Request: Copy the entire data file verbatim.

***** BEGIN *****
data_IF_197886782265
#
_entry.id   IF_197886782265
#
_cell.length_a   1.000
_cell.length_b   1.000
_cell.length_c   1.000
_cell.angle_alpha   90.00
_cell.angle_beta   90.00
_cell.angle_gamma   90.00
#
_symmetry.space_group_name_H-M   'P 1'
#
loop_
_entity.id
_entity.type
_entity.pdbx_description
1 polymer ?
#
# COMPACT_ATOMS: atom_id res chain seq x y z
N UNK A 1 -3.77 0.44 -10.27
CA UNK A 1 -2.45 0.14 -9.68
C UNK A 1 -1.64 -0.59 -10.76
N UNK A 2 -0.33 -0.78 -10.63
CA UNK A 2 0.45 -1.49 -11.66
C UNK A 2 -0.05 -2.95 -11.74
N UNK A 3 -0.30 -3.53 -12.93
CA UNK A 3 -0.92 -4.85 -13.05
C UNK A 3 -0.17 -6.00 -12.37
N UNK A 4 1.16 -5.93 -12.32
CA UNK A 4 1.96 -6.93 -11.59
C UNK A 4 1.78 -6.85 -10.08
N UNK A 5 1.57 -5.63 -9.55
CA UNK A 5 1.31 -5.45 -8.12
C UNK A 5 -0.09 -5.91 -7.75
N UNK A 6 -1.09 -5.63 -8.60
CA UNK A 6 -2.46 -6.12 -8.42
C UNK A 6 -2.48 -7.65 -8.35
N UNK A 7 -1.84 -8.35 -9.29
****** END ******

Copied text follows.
data_IF_197886782265
#
_entry.id   IF_197886782265
#
_cell.length_a   1.000
_cell.length_b   1.000
_cell.length_c   1.000
_cell.angle_alpha   90.00
_cell.angle_beta   90.00
_cell.angle_gamma   90.00
#
_symmetry.space_group_name_H-M   'P 1'
#
loop_
_entity.id
_entity.type
_entity.pdbx_description
1 polymer ?
#
# COMPACT_ATOMS: atom_id res chain seq x y z
N UNK A 1 -3.77 0.44 -10.27
CA UNK A 1 -2.45 0.14 -9.68
C UNK A 1 -1.64 -0.59 -10.76
N UNK A 2 -0.33 -0.78 -10.63
CA UNK A 2 0.45 -1.49 -11.66
C UNK A 2 -0.05 -2.95 -11.74
N UNK A 3 -0.30 -3.53 -12.93
CA UNK A 3 -0.92 -4.85 -13.05
C UNK A 3 -0.17 -6.00 -12.37
N UNK A 4 1.16 -5.93 -12.32
CA UNK A 4 1.96 -6.93 -11.59
C UNK A 4 1.78 -6.85 -10.08
N UNK A 5 1.57 -5.63 -9.55
CA UNK A 5 1.31 -5.45 -8.12
C UNK A 5 -0.09 -5.91 -7.75
N UNK A 6 -1.09 -5.63 -8.60
CA UNK A 6 -2.46 -6.12 -8.42
C UNK A 6 -2.48 -7.65 -8.35
N UNK A 7 -1.84 -8.35 -9.29